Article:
China faces a major millionnaire exodus this year

China is an economic powerhouse with the second-largest economy in the world.

China faces a major millionnaire exodus this year
An employee counts Renminbi banknotes at a branch of Bank Of China in Changzhi, Shanxi province March 31, 2009. Reuters/Stringer

The backstory: China is an economic powerhouse with the second-largest economy in the world. Its economy has had a pretty steady growth from 2000 to 2017. But, for the past ten years or so, it’s seen many of its US-dollar millionaires head out of the country, migrating to other places as China’s wealth growth begins to slow down, especially for already wealthy individuals.

More recently: When COVID hit China, the economy obviously took a hit – and many of the super-rich weren’t thrilled by the lockdowns and other restrictions. But, it looks like some wealthier people still aren’t too happy with the economy’s performance since the zero-COVID policies have been lifted. At the end of 2022, China had around 780,000 millionaires living there, according to an estimate by consulting firm Henley & Partners. And, since 2021, the Chinese government has been focusing on wealth inequality, pushing for regulations on private companies through a campaign referred to as “common prosperity.”

The development: A report was released on Tuesday from Henley & Partners detailing how China will see the biggest net outflow of millionaires than any other country this year. The Henley Private Wealth Migration Report estimates that China will lose 13,500 high-net-worth people, each with an investable wealth of over US$1 million. In second place is India, which will lose 6,500, and the UK comes in third with 3,200. The report also showed that China lost about 10,800 in 2022. Where are they going? Well, it looks like Australia and the UAE are considered the most attractive places to the rich.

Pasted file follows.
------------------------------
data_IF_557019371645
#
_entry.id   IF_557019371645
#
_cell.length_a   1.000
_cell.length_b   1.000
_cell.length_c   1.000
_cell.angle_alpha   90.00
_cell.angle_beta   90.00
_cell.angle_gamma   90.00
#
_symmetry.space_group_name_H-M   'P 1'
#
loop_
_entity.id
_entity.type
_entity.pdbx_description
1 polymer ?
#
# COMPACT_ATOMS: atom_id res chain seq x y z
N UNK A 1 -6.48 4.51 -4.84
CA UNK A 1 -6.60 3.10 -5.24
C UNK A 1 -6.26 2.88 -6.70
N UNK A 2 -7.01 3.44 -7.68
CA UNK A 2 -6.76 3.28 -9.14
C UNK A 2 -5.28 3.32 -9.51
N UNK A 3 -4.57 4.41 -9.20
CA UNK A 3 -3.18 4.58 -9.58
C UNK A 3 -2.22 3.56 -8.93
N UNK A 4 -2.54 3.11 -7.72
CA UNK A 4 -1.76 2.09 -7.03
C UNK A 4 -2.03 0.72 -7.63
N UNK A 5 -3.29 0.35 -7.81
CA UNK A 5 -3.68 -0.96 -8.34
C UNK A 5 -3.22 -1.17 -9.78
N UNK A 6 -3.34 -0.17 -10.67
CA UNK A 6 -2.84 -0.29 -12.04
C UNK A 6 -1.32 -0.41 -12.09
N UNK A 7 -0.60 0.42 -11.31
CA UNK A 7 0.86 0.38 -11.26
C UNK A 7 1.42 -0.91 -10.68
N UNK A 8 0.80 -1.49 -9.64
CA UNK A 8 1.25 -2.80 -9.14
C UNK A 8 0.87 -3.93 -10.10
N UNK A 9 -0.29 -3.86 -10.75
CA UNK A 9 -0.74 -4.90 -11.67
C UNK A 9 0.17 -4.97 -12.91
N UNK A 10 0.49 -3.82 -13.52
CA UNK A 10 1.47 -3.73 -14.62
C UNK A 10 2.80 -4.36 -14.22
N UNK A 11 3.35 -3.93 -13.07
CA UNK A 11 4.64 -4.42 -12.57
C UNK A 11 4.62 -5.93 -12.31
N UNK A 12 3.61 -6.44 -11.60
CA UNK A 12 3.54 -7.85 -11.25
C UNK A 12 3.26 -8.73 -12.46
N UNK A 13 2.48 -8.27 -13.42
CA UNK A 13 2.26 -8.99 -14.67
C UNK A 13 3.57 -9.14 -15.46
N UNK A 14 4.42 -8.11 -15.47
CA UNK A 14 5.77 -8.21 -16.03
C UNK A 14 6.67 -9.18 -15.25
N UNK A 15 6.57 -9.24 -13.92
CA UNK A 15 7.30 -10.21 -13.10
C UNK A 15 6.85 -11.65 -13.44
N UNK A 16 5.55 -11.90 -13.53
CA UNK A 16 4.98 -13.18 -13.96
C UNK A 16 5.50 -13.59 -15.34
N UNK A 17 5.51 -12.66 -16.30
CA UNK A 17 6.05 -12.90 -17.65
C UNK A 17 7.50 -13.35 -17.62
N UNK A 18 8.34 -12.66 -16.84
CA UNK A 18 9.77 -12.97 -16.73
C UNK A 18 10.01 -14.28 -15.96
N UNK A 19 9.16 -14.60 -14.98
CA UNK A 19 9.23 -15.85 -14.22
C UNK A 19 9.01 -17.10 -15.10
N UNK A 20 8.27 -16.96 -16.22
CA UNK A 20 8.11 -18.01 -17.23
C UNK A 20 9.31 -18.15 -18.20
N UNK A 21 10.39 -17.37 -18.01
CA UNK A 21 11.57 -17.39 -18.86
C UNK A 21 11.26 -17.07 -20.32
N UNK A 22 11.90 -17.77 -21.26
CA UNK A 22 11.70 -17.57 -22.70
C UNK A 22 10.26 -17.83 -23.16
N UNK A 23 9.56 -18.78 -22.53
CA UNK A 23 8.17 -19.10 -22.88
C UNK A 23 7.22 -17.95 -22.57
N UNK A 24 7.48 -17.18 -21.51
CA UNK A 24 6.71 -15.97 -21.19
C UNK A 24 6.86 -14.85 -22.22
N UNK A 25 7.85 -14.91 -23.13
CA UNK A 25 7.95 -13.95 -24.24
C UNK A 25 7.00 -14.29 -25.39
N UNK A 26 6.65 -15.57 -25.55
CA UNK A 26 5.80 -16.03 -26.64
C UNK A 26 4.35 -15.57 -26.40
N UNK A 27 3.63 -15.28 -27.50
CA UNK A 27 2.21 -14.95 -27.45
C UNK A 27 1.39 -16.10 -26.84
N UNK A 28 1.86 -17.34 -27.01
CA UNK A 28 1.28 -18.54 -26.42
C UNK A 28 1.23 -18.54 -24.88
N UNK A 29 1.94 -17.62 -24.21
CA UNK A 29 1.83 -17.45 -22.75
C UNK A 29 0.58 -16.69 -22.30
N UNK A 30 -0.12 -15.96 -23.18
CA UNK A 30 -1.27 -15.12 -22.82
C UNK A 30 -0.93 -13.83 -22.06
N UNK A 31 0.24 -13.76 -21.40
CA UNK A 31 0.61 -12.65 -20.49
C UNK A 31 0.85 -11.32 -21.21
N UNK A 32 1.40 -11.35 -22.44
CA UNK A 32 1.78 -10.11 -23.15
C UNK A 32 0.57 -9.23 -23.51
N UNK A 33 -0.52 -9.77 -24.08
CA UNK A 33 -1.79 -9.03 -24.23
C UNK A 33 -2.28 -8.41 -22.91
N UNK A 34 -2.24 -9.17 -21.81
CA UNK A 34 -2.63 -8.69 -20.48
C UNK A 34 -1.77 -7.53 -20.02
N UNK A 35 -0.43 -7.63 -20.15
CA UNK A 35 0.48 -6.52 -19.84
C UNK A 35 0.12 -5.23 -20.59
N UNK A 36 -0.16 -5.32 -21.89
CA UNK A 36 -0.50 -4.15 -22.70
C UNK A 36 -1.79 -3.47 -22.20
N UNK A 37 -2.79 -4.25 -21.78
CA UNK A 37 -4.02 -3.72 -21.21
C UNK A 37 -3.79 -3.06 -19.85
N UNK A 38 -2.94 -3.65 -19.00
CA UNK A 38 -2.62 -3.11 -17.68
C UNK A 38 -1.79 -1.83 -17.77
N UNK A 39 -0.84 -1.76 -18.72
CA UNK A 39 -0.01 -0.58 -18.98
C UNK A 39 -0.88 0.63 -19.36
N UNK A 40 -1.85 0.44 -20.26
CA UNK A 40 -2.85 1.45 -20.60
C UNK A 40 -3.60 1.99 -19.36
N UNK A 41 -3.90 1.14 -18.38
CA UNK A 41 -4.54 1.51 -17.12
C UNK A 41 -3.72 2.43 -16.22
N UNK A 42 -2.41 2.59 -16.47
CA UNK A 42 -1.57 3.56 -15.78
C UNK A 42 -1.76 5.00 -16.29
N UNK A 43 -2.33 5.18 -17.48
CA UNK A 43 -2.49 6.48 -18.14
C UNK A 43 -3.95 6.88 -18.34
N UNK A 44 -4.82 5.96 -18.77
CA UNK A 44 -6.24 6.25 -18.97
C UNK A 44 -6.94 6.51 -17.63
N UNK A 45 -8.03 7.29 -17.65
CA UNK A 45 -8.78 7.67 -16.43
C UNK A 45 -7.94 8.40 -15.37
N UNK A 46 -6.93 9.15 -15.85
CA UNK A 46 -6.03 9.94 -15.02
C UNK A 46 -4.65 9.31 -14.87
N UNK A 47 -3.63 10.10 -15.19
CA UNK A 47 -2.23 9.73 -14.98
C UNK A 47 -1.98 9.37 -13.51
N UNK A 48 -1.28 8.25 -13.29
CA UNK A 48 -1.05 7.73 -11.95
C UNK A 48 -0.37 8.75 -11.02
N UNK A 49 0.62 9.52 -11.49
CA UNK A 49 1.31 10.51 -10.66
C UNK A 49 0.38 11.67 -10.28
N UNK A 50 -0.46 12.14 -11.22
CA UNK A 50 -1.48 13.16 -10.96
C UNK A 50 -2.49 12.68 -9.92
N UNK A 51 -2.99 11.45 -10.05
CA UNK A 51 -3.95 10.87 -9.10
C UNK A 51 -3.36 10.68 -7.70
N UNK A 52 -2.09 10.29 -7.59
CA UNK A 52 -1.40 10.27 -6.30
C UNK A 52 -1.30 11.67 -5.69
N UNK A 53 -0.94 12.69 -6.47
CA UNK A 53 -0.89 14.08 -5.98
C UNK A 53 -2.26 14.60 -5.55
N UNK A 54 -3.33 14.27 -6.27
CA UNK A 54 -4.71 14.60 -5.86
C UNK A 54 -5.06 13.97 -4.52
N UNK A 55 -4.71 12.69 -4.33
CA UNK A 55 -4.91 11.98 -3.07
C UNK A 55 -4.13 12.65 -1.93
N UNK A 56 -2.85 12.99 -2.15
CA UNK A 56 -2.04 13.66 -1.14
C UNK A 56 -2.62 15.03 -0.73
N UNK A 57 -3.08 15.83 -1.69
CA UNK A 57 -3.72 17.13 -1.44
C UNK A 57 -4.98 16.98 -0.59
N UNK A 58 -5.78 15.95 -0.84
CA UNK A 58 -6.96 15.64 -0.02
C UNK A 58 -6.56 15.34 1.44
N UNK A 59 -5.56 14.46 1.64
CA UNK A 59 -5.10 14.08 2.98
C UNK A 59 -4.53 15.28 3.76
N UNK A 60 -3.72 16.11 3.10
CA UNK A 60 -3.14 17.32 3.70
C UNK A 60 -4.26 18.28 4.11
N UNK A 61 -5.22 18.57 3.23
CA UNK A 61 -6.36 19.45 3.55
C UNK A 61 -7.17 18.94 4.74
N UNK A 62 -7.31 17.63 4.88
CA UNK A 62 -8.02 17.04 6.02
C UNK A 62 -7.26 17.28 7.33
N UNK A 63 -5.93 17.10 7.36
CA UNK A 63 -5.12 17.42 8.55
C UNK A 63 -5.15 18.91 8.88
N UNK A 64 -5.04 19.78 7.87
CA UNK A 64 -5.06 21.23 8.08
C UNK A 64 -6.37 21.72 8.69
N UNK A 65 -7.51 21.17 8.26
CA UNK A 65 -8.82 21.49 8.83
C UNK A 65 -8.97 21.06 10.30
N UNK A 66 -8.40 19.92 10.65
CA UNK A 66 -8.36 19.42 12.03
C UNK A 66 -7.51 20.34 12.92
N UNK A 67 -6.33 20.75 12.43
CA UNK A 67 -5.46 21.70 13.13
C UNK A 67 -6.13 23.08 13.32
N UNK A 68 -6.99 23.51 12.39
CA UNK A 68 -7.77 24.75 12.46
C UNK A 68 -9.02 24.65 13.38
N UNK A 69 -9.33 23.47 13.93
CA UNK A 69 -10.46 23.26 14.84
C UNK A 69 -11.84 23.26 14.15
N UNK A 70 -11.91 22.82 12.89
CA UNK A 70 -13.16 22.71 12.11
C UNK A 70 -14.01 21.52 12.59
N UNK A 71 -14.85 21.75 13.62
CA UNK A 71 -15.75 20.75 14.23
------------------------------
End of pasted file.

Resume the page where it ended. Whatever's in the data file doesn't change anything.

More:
Key comments:

“General wealth growth in China has been slowing over the past few years, which means that the recent outflows could be more damaging than usual,” Andrew Amoils, head of research at wealth intelligence firm New World Wealth, wrote in the report.  

“Among the families that consulted us before, about one out of 10 eventually [left China], but now the ratio has risen to two or three [out of 10], doubling what we had before,” said Bill Liu, an agent who advises wealthy Chinese on immigration and buying property internationally.